Apr. 23, 2007 – Privacy advocates are attempting to thwart a merger between Google and an online marketing agency, fearing the deal could further erode Internet usersâ€™ privacy.
- Marketers Still Free to Stalk Consumers Online (Nov 27, 2006)
This month, Google announced its acquisition of DoubleClick for $3.1 billion, saying the merger would allow better "targeting, serving and analyzing [of] online ads." In order to stealthily mine consumersâ€™ information for marketing purposes, both companies use "cookies" to keep track of Internet usersâ€™ browsing history. They also employ "web beacons" to detect when users have browsed a page or opened an e-mail. Google also stores usersâ€™ search histories.
The move is most threatening because it would provide a singularly powerful firm with access to information gathered by countless sites that display advertising generated by either DoubleClick or Google. Google could then track an individual browser across a vast array of sites that employ either companyâ€™s services. Google would also be accumulating the massive amount of data DoubleClick has obtained since the early days of the World Wide Web in the mid-1990s.
The Electronic Privacy Information Center, the Center for Digital Democracy and the US Public Interest Research Groups asked a government regulatory body last Friday to halt the merger and to investigate Google's tracking and data-collection practices.
"At this time, there is simply no consumer privacy issue more pressing for the Commission to consider than Googleâ€™s plan to combine the search histories and website visit records of Internet users," the complaint to the US Federal Trade Commission (FTC) stated.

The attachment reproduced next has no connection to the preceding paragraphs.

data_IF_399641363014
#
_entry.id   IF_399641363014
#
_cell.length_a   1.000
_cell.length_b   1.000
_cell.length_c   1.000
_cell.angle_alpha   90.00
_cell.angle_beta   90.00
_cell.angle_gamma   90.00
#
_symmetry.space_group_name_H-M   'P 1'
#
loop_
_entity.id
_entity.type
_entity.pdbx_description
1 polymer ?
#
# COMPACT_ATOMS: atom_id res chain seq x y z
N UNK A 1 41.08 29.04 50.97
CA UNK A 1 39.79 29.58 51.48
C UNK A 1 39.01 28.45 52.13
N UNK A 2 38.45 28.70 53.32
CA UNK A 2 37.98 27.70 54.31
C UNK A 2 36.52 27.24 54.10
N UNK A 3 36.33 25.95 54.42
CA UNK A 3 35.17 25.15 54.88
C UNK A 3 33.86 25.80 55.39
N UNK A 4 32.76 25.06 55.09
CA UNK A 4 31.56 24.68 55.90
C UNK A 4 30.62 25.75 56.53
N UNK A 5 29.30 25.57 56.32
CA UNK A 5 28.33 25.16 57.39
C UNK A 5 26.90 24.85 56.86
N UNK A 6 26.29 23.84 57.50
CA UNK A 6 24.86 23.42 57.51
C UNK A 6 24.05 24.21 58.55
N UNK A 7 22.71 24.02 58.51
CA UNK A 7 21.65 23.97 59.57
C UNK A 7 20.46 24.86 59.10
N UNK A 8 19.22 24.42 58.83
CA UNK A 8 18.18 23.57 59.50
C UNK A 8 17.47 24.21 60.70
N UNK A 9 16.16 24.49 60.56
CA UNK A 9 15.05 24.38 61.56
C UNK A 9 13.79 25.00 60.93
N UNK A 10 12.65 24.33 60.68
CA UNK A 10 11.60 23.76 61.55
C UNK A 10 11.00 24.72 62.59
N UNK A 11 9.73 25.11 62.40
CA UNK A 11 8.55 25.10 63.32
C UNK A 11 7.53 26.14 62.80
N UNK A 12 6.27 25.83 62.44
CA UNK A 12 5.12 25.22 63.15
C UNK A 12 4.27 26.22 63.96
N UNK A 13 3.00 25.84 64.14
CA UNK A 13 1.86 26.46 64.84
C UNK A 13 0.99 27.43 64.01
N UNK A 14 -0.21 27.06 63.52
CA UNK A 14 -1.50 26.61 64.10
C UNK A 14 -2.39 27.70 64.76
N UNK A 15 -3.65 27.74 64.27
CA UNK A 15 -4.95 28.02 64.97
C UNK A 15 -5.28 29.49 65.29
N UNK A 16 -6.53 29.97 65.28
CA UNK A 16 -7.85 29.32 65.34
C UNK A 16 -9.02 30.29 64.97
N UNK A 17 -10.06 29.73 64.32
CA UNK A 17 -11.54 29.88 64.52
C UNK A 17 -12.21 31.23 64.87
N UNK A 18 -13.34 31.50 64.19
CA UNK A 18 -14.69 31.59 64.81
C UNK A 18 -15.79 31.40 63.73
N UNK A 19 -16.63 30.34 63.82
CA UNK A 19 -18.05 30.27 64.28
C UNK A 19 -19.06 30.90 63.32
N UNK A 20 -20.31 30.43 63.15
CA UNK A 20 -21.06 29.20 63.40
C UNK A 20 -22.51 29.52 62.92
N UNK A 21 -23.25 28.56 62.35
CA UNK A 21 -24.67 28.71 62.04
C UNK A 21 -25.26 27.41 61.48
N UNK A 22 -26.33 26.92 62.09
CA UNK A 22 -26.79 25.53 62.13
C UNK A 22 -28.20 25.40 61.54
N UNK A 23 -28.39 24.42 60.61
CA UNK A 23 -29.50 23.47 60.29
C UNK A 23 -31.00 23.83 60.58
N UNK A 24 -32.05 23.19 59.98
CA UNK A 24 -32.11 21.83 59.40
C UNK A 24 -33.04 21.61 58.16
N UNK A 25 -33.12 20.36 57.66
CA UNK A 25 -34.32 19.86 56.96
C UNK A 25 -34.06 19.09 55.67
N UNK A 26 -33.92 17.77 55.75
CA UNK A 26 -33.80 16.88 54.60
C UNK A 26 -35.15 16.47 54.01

As reported by The NewStandard in November, Internet companies and various online ad agencies, use an array technologies to track usersâ€™ virtual footprints, monitor online purchases, count how many times a user clicks a link and piece together behavioral profiles based on what users search for and ultimately buy.
Currently, the only law that specifically regulates online privacy applies to children under 13 years old, according to the FTC.
Nicole Wong, Googleâ€™s deputy general counsel, told the Washington Post that the groupsâ€™ complaint has no basis. "User, advertiser and publisher trust is paramount to the success of our business and to the success of our acquisition," Wong said. "We can't imagine taking any actions that would undermine these relationships or the trust people have in using our products and service."
The complainants are also urging the FTC to force DoubleClick to remove user-identified cookies from records and databases before the merger and to order Google to destroy cookies from searches that could personally identify users.